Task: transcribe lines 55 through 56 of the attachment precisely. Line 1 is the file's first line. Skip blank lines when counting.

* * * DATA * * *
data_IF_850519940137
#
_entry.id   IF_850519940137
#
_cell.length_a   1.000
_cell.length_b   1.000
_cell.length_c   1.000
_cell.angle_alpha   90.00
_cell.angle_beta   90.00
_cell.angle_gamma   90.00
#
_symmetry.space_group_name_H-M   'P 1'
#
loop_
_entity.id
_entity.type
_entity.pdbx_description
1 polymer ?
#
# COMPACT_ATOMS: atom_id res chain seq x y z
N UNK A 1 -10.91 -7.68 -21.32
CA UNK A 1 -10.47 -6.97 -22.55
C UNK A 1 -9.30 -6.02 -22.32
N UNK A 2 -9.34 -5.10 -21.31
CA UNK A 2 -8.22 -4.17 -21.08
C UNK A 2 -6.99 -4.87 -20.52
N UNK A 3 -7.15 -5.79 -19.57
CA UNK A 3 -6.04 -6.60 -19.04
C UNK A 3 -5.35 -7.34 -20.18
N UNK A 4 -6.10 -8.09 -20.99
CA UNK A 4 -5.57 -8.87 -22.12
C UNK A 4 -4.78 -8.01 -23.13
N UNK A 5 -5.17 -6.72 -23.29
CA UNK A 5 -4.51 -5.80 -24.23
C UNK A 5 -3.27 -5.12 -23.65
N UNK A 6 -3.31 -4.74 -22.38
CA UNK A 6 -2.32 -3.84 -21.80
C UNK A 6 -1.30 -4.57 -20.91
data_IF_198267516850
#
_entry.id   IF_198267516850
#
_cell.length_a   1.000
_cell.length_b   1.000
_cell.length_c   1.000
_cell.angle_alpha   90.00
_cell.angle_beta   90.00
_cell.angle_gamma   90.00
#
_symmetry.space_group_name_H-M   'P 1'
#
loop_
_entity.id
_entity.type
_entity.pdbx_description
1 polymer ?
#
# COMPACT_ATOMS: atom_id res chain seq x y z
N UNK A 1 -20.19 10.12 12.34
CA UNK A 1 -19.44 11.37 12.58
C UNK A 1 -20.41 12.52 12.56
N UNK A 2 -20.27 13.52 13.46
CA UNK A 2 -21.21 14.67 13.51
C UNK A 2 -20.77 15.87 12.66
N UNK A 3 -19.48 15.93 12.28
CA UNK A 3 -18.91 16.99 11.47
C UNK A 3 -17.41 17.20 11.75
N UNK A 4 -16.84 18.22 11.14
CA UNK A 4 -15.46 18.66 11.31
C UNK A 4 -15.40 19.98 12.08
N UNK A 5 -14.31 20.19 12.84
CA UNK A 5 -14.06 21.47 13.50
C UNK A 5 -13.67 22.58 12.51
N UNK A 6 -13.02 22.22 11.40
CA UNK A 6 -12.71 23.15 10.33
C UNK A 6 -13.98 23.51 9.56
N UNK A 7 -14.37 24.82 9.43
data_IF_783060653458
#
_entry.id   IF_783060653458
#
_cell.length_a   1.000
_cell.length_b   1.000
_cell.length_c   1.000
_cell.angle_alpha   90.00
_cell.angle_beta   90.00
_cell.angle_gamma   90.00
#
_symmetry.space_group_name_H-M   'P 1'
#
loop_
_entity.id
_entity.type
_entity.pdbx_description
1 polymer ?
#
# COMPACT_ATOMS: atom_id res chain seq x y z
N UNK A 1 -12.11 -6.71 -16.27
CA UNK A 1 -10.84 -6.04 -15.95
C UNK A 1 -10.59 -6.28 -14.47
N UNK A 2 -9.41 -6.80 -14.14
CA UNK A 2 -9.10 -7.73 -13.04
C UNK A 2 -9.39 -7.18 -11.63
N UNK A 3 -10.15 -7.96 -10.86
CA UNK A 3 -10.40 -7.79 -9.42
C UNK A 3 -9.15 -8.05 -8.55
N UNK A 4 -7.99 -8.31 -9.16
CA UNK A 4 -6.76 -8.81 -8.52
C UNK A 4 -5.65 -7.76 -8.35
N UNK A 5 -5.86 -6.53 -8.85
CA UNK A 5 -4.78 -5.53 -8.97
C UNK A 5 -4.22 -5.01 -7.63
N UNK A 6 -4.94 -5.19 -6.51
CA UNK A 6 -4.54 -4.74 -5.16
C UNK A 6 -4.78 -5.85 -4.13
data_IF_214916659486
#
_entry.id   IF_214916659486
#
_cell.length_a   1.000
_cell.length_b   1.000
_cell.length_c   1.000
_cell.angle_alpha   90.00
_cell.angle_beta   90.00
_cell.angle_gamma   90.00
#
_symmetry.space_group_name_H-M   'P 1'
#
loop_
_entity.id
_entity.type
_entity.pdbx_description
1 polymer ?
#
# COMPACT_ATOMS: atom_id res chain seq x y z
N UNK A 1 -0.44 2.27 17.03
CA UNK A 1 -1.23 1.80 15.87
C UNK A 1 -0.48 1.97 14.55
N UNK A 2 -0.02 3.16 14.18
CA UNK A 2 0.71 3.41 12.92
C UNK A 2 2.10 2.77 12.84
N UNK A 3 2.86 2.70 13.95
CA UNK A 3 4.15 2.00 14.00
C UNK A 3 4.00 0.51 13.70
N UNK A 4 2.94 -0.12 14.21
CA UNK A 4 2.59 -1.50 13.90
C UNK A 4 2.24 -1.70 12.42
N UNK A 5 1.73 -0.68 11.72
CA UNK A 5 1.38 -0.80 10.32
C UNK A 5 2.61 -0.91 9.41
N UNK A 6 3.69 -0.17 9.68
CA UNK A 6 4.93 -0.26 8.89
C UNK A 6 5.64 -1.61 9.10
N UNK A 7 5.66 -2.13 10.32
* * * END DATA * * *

_entity.pdbx_description
1 polymer ?